loqu-, -loquence, -loquent, -loquently, -loquy, -iloquent, -iloquently

(Latin: talk, speak, say)

This loqu unit is directly related to the "talk, speak, say, word, speech" locu- family unit.

Being capable of talking about any and all subjects.
pauciloquence (s) (noun), pauciloquences (pl)
A situation in which the use of the fewest number of words are made to make a point or to answer a question, etc.
pauciloquent (adjective), more pauciloquent, most pauciloquent
A reference to using a minimal amount of information during a speech or in a written document.
pauciloquy (s) (noun), pauciloquies (pl)
A speech or conversation of very few words; using the fewest possible words to make a point.
1. Voice sounds of increased resonance heard through the chest wall.
2. Transmission of the voice sound through the pulmonary structures so that it is unusually audible on auscultation of the chest, indicating either consolidation of the lung parenchyma or the presence of a large cavity.
3. The distinct articulation of the sounds of a patient's voice, heard when applying the ear to the chest in auscultation.

It usually indicates some morbid change in the lungs or pleural cavity.

planiloquent, planiloquence
Speaking plainly.
pleniloquent, pleniloquence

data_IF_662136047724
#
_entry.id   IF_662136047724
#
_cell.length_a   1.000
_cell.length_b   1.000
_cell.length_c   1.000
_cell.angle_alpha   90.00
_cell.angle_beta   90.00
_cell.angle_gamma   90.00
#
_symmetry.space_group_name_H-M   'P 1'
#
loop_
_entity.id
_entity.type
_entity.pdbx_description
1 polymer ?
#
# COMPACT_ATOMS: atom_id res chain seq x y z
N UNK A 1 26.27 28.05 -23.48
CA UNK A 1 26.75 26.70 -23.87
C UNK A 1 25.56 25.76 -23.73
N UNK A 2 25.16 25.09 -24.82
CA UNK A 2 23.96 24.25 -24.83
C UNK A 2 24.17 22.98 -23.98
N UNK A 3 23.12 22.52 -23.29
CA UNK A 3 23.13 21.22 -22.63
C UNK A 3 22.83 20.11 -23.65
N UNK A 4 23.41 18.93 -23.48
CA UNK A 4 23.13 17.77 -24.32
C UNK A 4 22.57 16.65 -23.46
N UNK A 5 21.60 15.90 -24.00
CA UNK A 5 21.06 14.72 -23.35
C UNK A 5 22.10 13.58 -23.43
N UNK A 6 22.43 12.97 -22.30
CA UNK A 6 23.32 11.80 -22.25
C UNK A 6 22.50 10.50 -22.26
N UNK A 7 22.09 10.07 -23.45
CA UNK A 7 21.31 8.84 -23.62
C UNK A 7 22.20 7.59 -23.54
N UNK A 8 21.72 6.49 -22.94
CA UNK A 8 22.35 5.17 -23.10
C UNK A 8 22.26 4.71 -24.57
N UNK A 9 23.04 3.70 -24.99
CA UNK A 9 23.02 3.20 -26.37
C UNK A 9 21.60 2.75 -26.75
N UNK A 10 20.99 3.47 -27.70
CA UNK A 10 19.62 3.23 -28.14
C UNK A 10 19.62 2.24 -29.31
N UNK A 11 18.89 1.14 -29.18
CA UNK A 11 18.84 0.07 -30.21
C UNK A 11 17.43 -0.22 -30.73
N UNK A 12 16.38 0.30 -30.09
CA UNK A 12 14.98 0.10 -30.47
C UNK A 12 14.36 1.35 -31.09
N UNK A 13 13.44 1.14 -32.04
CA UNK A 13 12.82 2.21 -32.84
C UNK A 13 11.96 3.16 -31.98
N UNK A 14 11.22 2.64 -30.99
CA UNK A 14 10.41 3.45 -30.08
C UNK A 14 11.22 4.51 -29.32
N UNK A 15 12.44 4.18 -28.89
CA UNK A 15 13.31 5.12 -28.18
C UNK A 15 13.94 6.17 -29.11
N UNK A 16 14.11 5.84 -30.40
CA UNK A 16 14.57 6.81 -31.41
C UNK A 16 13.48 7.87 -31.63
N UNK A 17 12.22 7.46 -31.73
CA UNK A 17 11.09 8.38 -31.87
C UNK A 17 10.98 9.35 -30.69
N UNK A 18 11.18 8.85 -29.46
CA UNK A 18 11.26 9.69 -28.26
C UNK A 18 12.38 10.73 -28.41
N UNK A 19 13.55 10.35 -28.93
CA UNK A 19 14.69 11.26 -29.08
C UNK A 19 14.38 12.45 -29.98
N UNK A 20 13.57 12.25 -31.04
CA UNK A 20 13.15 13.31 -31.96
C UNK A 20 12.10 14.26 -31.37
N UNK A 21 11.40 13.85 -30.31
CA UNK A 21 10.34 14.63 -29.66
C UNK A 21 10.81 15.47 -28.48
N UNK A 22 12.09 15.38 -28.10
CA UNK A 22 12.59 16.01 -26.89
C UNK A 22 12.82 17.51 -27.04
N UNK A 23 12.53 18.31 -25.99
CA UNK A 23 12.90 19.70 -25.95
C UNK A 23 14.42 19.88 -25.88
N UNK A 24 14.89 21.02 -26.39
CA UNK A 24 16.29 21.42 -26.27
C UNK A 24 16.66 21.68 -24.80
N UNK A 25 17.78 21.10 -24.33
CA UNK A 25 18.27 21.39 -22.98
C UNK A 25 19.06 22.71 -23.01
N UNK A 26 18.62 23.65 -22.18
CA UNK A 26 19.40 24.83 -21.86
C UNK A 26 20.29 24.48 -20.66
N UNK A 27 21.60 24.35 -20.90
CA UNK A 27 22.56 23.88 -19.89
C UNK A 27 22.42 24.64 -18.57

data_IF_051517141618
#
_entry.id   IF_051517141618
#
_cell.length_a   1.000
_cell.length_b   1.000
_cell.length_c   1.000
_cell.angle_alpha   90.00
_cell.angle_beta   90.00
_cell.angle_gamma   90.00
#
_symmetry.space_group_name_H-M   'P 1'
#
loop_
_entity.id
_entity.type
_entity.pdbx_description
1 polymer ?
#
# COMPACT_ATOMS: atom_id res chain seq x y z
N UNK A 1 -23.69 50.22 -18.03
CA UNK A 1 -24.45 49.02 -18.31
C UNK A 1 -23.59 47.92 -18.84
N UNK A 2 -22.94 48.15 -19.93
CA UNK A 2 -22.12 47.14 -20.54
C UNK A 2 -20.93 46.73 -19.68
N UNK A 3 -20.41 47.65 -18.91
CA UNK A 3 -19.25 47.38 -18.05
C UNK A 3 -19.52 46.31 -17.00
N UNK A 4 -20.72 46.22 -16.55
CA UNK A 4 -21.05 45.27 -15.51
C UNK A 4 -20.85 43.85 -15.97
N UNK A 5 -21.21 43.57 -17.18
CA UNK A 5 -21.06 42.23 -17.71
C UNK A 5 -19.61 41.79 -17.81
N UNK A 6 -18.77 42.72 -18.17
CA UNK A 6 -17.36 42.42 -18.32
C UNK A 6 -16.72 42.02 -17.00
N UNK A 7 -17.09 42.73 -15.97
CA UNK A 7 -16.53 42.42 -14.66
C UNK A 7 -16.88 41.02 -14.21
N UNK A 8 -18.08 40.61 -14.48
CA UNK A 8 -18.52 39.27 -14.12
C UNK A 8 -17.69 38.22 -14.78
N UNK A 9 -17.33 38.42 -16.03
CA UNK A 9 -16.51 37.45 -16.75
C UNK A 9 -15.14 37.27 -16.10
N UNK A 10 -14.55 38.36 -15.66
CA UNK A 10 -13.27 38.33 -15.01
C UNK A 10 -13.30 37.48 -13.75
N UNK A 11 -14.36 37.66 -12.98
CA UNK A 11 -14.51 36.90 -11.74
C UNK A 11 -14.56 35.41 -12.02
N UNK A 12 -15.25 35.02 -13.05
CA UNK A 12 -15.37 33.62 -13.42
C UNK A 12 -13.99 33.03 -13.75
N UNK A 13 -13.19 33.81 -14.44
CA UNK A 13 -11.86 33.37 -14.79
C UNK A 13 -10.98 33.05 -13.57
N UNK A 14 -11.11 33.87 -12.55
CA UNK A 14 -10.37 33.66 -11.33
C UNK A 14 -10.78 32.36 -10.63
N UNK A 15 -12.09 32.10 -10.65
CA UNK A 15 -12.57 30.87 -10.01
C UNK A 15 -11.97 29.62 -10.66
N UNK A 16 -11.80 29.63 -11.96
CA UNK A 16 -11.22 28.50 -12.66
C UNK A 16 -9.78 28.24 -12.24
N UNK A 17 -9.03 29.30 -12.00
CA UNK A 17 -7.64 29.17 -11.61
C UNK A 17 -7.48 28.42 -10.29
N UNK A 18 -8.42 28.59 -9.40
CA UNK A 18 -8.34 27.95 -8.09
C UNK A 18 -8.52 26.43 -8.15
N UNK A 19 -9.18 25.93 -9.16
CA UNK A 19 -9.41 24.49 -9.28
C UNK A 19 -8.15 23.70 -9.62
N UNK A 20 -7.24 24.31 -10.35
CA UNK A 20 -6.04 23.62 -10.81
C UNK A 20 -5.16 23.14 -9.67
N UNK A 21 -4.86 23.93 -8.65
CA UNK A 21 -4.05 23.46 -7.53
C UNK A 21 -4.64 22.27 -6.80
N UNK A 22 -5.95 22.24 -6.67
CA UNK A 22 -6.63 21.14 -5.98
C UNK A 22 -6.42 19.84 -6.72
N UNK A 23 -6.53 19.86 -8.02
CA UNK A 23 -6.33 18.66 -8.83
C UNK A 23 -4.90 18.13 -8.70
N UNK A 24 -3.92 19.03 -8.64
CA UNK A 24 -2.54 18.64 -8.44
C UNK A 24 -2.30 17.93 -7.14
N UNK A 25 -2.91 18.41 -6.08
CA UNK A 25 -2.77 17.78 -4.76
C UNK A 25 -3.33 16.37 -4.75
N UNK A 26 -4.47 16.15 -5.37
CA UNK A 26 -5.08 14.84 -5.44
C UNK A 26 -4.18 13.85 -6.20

Full of talk; excessive talking.
Talking about many things.
Res ipsa loquitur.
The matter speaks for itself.

Another translation is, "The thing itself speaks." In a trial involving an accident, the damage is evident; the defendant must prove that the accident was not due to negligence on his part.

Speaking solemnly (reverently, devoutly) about sacred or holy things.
1. Discussing or delivering a formal treatment of holy or sacred topics in a speech or writing; such as, a sermon or a dissertation.
2. A presentation about heavenly or holy things; usually, in a sacred manner.
sialoquent, sialoquence
Spraying saliva when speaking.
I once knew a fellow named Fritz,
Who spoke with conspicuous spritz.
Whatever he’d say
Came out with a spray—:
His sialoquent spurts gave me fits!

—Chloe S. Yarmouth, as seen in There's a Word for it! by Charles Harrington Elster
soliloquacious (adjective) (not comparable)
Referring to a person who talks or speaks to herself or himself: Jane was quite soliloquacious in the bathroom and was holding a monologue regardless of the rest of her family listening outside the bathroom door!

In Shakespeare's play "To be or not to be?", Hamlet held a solilquacious speech telling the audience what he was thinking.

Soliloquizing, or talking to oneself, at great length.
Speaking in soliloquy or to oneself.
Cross references of word families related directly, or indirectly, to: "talk, speak, speech; words, language; tongue, etc.": cit-; clam-; dic-; fa-; -farious; glosso-; glotto-; lalo-; linguo-; locu-; logo-; mythico-; -ology; ora-; -phasia; -phemia; phon-; phras-; Quotes: Language,Part 1; Quotes: Language, Part 2; Quotes: Language, Part 3; serm-; tongue; voc-.